As the government shutdown enters its fourth week with seemingly no end in sight, we can’t help but wonder if President Trump’s border wall at the heart of this whole kerfuffle hasn’t, in a sense, already been built.
With the Trump administration obstinate and the Democrats quick to put the blame squarely on his shoulders, it’s going to take a compromise between the two to end the stalemate, which neither side seems willing to negotiate.
And folks, that’s just bad government. As the hand-wringing continues, the 800,000 federal employees who haven’t collected a paycheck this month remain the pawns in a ridiculous game of chess.
The majority of Americans live paycheck to paycheck; that’s the simple reality of the situation. Money made is immediately spent for most of us on the things necessary to sustain our lives: food, gas, clothing, day care, rent or mortgages. Many families don’t earn enough to have an emergency fund in place for times like these, and for those affected by the shutdown, their bills don’t disappear just because their paychecks have.
There are 4,977 federal employees in Wyoming, according to the U.S. Office of Personnel Management, and as recently reported in the Powell Tribune. Most work for the Department of Interior at national parks and agencies like the Bureau of Land Management, while others work for the U.S. Department of Agriculture or Department of Homeland Security. TSA workers at the airports in Billings and Cody are required to work long hours despite no compensation, and volunteers and law enforcement are being relied upon to care for Yellowstone National Park. One can only imagine what a disaster it would be if the shutdown had begun during a time when park access isn’t limited to start with.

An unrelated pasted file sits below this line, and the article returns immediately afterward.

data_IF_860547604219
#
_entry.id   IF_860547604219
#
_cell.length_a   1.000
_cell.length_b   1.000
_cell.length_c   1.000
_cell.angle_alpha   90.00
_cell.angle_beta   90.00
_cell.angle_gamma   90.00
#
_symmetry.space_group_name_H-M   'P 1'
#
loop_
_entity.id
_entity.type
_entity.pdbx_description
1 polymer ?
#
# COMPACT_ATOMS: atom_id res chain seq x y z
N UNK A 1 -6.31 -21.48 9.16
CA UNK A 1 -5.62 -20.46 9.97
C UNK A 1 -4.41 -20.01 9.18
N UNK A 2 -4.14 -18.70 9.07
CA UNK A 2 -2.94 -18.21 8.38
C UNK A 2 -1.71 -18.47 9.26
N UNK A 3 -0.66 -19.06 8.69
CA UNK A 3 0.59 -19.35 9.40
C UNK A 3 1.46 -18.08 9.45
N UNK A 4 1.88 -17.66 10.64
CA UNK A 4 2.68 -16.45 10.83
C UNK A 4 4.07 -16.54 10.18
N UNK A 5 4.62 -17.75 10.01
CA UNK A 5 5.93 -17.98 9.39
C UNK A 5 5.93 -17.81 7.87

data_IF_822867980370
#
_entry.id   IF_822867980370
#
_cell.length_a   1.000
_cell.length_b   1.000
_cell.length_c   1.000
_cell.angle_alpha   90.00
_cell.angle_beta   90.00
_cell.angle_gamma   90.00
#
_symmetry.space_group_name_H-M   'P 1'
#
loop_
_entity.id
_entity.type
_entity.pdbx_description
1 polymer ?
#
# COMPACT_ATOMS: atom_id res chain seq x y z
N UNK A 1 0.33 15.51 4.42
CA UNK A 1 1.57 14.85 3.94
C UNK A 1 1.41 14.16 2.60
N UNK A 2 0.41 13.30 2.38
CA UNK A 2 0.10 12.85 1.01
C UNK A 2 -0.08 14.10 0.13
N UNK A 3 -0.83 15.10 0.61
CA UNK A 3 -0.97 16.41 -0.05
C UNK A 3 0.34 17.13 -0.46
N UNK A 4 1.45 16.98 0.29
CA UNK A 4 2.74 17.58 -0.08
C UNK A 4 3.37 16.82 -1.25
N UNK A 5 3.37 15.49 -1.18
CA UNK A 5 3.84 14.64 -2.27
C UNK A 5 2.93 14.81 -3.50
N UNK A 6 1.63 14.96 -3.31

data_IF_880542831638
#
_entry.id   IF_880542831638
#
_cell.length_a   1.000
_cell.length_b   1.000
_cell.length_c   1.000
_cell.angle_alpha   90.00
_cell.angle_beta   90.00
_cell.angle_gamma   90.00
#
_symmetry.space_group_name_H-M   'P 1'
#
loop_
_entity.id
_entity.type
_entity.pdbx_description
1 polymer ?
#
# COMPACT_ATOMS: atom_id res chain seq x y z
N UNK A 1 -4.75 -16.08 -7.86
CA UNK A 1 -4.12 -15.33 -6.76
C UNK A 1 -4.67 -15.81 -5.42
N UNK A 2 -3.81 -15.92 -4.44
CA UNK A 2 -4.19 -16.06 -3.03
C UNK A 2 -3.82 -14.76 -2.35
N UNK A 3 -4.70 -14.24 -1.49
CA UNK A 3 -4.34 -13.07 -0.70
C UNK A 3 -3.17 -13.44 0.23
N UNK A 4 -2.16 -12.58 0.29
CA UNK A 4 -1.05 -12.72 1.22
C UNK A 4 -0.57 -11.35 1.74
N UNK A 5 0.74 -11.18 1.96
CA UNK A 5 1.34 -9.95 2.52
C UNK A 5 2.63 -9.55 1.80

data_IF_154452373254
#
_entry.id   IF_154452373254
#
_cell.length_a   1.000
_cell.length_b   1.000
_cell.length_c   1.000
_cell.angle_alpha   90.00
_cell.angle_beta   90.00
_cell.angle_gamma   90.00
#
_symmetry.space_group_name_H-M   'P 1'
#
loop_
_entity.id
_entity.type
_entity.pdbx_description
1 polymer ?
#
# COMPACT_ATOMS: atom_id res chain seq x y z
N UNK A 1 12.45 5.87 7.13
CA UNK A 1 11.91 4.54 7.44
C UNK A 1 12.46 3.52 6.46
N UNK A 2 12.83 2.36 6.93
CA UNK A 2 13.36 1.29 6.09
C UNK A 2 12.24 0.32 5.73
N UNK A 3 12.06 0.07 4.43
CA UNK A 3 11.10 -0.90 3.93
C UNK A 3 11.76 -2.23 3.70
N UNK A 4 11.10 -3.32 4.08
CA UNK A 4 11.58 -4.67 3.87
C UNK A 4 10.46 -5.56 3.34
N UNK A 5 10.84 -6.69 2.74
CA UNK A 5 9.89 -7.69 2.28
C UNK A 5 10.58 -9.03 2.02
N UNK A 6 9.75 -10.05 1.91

Other national parks haven’t been as fortunate. Joshua Tree National Park in California, for example, has seen increased acts of vandalism as the ability to effectively police and monitor the park has been stifled.
The bottom line is it’s going to take both sides to come to the table to resolve this issue, with concessions made by both. With the Democrats back in control of the House, it would seem that arm of Congress is more intent on punishing the president for past transgressions then running an effective government. Conversely, the Trump administration’s continued bashing of the left’s refusal to fund the border wall while at the same time asking for its help seems counterproductive, at best.
But even with a divided government, we as Americans deserve better from our elected officials than what we’re getting. The government shutdown will end eventually (we hope), but when it does, what then? Once the border wall mess is resolved, what will be the next issue that will serve to keep our broken political system divided?
But first things first. Figure out how to work together long enough to end the shutdown; get a budget put in place and put people back to work. The rest we’ll have to figure out as we go.